In December 2016, Flaherty received a report from a campus security officer, Jennifer Goddard, that another security officer, Martin Moreno, had texted her an inappropriate sexual request. After an investigation, Flaherty determined it was unclear whether the text message came from Moreno, or if another person sent the message with Moreno’s phone while he was attending a party. After the investigation, Goddard issued a complaint against Moreno.
But Goddard allegedly told the Mercer County Prosecutor’s Office that Princilus, the human resources director, told her she would not pursue Goddard’s investigation against Moreno unless Goddard also filed another complaint against Flaherty over anecdotes of a sexual nature that he shared with her. One anecdote concerned another female employee who had told sexually graphic jokes at work but was offended by a sexually vulgar birthday cake. Another anecdote involved Flaherty buying contraception for his daughter. Goddard resisted filling a harassment complaint against Flaherty but ultimately agreed to do so after Princilus indicated she would not process the complaint against Moreno otherwise, his suit claims.
Then, in February 2017, student Adam Woolf, posing as a staff member, lured some children under the age of 13 into a shower at the college’s physical education building and exposed himself to them. Woolf was apprehended by campus security and West Windsor police. The following day, Flaherty told Harris that MCCC would be in violation of the Clery Act if it did not send a timely warning about the Woolf incident to the campus community. But the college did not issue a statement for several days, following coverage in local media.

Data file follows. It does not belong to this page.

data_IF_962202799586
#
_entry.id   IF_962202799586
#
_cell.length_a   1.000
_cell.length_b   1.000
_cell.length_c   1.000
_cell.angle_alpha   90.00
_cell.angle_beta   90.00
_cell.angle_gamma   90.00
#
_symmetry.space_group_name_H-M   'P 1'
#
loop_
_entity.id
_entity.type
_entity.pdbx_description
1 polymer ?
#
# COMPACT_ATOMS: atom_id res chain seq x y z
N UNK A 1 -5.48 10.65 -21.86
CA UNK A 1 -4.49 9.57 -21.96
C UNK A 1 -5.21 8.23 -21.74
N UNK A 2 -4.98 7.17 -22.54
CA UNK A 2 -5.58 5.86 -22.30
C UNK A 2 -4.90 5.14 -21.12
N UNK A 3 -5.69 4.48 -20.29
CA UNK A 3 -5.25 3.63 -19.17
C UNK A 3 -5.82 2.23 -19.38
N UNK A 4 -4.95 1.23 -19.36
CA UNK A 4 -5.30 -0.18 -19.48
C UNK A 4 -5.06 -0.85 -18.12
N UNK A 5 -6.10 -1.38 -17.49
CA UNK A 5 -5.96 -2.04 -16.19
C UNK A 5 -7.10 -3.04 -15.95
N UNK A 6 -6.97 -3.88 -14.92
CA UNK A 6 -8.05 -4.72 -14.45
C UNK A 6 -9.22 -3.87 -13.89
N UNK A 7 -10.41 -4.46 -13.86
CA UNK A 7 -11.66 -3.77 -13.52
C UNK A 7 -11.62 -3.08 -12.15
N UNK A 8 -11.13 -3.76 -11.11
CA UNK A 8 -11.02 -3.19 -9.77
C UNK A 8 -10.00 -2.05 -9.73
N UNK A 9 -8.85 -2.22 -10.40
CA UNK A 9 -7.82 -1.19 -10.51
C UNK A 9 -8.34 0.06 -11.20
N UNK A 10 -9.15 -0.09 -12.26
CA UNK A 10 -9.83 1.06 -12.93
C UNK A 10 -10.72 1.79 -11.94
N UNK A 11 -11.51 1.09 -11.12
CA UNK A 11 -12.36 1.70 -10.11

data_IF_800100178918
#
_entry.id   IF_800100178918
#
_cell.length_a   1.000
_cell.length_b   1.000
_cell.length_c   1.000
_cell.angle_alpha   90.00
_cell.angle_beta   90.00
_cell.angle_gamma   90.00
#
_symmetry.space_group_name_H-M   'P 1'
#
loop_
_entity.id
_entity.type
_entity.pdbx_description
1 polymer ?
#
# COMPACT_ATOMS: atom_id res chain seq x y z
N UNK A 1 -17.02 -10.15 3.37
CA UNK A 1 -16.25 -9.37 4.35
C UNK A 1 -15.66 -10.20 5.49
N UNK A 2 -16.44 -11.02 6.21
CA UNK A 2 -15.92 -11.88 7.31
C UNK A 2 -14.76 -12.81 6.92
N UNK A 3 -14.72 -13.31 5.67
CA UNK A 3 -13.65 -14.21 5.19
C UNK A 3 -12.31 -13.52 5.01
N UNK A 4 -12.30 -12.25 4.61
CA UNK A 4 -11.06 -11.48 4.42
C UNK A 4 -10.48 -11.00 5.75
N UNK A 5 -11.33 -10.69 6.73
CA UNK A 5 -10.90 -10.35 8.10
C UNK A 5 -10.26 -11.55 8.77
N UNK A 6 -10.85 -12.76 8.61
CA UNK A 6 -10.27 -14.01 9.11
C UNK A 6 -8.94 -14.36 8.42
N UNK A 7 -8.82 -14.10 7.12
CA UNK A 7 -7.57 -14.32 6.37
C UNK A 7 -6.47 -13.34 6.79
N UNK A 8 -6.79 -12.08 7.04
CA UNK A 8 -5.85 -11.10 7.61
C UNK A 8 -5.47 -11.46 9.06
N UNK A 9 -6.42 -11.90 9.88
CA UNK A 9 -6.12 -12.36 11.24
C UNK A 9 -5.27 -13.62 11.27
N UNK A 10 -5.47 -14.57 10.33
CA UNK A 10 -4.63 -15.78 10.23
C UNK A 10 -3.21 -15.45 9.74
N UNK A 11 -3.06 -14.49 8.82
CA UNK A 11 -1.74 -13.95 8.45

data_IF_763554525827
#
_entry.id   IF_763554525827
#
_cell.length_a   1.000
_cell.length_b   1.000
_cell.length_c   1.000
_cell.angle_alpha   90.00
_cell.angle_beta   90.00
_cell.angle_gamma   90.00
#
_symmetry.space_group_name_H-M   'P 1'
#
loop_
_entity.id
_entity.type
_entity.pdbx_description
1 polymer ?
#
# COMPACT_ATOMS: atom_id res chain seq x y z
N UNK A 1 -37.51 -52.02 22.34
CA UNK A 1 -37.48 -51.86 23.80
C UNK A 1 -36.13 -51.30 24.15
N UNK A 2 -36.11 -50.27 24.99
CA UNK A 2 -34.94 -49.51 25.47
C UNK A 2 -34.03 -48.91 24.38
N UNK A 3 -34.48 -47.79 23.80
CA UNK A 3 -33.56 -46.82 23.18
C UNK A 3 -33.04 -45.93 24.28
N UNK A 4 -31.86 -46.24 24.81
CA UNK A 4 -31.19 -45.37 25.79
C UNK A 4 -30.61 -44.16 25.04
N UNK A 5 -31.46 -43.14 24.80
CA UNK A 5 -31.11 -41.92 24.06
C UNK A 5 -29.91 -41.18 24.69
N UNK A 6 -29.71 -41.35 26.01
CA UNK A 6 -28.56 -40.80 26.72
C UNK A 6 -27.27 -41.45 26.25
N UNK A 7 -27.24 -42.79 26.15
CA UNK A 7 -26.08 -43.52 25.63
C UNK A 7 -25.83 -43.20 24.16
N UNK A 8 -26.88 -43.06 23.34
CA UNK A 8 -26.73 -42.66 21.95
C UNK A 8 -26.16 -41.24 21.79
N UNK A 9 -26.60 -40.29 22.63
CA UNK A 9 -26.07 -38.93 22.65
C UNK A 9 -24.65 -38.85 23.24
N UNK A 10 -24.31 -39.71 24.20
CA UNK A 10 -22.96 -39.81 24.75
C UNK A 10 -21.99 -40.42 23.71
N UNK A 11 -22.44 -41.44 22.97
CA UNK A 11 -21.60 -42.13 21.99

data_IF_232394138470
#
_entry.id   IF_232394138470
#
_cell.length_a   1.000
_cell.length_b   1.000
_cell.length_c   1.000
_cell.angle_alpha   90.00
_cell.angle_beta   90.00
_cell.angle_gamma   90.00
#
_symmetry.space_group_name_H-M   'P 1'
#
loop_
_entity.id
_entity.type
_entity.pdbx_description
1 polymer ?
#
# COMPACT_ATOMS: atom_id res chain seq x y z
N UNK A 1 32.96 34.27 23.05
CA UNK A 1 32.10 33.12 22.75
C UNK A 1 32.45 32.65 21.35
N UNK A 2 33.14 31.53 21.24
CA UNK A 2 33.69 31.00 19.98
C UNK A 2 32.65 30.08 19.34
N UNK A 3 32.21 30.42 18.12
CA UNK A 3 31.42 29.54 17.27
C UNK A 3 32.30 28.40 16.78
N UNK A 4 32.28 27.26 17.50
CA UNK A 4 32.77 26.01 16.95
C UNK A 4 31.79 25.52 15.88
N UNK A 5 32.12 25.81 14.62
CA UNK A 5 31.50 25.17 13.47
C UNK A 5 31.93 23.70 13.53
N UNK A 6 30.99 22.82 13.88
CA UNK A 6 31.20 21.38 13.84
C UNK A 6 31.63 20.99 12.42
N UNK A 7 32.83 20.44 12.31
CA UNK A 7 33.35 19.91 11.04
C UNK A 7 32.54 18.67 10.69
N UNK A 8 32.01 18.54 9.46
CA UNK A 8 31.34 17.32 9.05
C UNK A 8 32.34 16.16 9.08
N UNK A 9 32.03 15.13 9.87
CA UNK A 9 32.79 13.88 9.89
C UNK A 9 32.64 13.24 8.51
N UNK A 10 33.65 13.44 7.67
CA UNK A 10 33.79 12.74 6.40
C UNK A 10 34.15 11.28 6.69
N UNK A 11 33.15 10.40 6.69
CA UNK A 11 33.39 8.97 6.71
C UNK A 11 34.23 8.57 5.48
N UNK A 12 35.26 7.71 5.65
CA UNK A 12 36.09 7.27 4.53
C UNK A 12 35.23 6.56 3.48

Flaherty resigned from his position as Title IX investigator after the Woolf incident. In April 2017, Goddard withdrew her complaint against Flaherty. The following month, Princilus issued a memo stating that Flaherty’s conversations with Goddard were “in violation of College policy,” without specifying which policy, and directed him to review college policy on harassment. Flaherty claims Princilus and Harris continue to harass him for his complaints that MCCC violated the Clery Act and failed to comply with reporting requirements under Title IX.
His suit claims the college, Princilus and Harris retaliated against him by forcing Goddard to file a fabricated charge of harassment, denying him due process during Princilus’ investigation of the harassment complaint, issuing a memorandum indicating that he violated the college harassment policy and refusing to place any documentation in his file indicating that Goddard’s complaint was withdrawn.
In an answer to Flaherty’s suit, filed in state court March 12, the college, Princilus and Harris generally denied the allegations and said Flaherty suffered no adverse employment action.
Sandro Polledri of Adams Gutierrez & Lattiboudere in Newark, who represents MCCC in the insurance case, declined to comment. Keith Murphy of Gordon Rees Scully Mansukhani in Florham Park, representing AIG, did not return a call.
David Zatuchni of Zatuchni & Associates in Lambertville, who represents Flaherty, did not return a call about the case. Elissa Grodd Schragger of Mason, Griffin & Pierson in Princeton, who represents MCCC, Princilus and Harris in the employment suit, declined to comment.